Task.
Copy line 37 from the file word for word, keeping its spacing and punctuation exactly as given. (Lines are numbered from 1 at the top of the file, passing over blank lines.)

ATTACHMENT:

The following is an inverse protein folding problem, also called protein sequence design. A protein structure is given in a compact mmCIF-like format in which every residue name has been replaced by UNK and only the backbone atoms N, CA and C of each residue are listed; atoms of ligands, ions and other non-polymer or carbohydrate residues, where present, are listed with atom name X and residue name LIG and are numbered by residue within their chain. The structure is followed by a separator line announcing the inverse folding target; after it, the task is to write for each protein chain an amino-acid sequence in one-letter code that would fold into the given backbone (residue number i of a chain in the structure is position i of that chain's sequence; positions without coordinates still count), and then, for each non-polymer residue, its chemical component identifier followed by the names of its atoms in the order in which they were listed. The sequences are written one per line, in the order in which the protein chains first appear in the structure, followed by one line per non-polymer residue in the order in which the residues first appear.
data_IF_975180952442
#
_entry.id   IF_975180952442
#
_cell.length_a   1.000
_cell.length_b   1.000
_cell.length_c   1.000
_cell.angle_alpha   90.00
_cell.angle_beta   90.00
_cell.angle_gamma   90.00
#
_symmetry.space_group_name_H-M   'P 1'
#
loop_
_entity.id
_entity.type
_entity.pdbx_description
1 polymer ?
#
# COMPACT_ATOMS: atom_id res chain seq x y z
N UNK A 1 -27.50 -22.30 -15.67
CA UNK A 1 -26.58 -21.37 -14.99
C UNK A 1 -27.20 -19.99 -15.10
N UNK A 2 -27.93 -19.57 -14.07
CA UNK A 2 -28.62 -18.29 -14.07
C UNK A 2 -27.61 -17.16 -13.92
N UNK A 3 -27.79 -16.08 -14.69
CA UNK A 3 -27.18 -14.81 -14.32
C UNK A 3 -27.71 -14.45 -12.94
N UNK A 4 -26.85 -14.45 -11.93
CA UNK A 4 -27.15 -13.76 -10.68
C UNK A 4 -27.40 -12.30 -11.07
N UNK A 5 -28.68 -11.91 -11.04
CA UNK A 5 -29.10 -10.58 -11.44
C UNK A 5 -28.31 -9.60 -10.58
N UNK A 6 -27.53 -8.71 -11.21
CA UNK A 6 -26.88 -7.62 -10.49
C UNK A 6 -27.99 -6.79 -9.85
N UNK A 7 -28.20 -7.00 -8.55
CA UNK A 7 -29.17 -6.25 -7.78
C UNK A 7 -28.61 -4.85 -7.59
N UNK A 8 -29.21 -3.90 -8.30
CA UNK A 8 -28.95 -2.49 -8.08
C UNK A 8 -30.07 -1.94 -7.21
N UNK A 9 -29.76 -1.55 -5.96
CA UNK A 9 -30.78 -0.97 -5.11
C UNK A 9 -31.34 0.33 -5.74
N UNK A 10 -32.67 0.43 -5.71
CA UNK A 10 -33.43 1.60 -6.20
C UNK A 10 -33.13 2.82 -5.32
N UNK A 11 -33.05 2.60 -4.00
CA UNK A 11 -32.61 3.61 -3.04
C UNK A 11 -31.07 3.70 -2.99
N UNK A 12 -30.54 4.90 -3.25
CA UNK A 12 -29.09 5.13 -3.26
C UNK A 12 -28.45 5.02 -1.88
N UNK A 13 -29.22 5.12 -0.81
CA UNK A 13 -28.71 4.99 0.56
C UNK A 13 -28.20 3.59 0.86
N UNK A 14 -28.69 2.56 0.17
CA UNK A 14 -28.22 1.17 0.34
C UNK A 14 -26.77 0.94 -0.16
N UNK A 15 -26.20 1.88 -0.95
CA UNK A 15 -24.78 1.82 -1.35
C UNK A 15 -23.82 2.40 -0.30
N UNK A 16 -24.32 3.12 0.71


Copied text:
N UNK A 6 -27.53 -8.71 -11.21